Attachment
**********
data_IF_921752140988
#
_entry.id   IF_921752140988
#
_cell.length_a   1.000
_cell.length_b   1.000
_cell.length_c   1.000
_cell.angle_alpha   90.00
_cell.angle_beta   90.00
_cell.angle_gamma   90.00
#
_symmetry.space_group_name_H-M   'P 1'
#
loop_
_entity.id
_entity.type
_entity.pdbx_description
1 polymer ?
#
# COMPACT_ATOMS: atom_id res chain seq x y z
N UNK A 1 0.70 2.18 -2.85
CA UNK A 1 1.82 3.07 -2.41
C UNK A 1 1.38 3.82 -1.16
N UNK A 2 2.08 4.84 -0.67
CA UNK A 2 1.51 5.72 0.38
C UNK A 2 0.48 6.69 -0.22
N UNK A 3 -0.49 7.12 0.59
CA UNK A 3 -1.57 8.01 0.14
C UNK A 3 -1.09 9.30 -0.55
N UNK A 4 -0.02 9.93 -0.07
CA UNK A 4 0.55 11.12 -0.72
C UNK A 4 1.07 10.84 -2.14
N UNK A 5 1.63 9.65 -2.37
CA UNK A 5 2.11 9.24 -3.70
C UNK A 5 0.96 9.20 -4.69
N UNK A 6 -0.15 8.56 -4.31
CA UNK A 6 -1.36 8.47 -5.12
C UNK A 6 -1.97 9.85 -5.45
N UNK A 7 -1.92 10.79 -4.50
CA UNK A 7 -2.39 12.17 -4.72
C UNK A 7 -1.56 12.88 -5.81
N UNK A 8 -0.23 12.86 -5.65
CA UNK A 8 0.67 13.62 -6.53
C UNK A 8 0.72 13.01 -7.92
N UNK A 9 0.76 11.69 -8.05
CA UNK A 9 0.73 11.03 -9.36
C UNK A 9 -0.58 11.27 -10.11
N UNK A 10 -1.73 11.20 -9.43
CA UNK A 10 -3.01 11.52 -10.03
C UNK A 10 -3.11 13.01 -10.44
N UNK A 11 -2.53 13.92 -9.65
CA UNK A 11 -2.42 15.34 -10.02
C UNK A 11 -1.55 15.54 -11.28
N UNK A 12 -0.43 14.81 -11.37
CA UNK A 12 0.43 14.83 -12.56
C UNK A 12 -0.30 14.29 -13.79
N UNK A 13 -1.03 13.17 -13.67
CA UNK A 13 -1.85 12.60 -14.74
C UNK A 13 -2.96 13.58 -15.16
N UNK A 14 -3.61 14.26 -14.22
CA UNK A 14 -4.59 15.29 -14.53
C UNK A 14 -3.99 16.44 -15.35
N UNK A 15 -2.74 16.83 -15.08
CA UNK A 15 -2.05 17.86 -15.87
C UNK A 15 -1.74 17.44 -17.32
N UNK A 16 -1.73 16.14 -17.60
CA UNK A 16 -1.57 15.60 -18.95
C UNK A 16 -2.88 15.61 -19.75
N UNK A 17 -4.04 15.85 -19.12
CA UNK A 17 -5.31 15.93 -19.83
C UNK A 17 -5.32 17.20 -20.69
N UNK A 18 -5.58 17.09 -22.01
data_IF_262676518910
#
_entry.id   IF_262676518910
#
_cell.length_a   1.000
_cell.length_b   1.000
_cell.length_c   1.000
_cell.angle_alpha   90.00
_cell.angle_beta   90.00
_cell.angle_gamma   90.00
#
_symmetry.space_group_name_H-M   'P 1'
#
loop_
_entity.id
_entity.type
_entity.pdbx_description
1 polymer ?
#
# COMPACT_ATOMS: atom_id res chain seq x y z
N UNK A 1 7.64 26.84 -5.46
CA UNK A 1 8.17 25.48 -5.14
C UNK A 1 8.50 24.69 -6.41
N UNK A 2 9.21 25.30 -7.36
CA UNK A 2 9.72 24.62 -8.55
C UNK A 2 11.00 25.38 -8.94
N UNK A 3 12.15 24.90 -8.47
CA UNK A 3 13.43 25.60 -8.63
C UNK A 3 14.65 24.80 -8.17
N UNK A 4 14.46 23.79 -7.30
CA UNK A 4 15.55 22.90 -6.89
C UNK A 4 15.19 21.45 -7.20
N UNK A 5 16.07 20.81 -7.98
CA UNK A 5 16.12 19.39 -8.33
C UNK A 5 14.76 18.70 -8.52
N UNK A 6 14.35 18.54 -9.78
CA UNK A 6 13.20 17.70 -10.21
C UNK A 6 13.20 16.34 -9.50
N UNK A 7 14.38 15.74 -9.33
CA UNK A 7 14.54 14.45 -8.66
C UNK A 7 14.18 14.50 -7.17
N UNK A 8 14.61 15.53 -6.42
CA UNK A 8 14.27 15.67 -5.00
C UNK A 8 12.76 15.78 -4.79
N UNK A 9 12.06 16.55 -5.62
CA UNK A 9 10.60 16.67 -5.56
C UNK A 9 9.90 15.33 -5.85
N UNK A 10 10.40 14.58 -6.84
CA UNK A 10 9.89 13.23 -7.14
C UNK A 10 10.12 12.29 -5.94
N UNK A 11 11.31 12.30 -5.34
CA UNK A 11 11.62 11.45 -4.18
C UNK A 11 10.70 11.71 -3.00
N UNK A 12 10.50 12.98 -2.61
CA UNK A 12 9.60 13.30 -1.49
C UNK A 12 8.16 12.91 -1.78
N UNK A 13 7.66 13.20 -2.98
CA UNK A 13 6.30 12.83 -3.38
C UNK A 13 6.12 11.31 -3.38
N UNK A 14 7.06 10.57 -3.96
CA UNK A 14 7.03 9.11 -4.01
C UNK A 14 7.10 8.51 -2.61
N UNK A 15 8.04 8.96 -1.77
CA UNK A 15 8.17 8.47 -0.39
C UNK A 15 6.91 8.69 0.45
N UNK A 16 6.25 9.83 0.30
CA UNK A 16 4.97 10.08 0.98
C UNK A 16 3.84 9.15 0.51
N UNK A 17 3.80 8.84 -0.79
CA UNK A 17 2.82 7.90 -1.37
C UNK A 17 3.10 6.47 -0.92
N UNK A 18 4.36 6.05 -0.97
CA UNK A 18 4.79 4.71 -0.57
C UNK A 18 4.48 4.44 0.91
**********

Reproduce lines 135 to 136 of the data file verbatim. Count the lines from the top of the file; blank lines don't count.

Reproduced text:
N UNK A 15 8.04 8.96 -1.77
CA UNK A 15 8.17 8.47 -0.39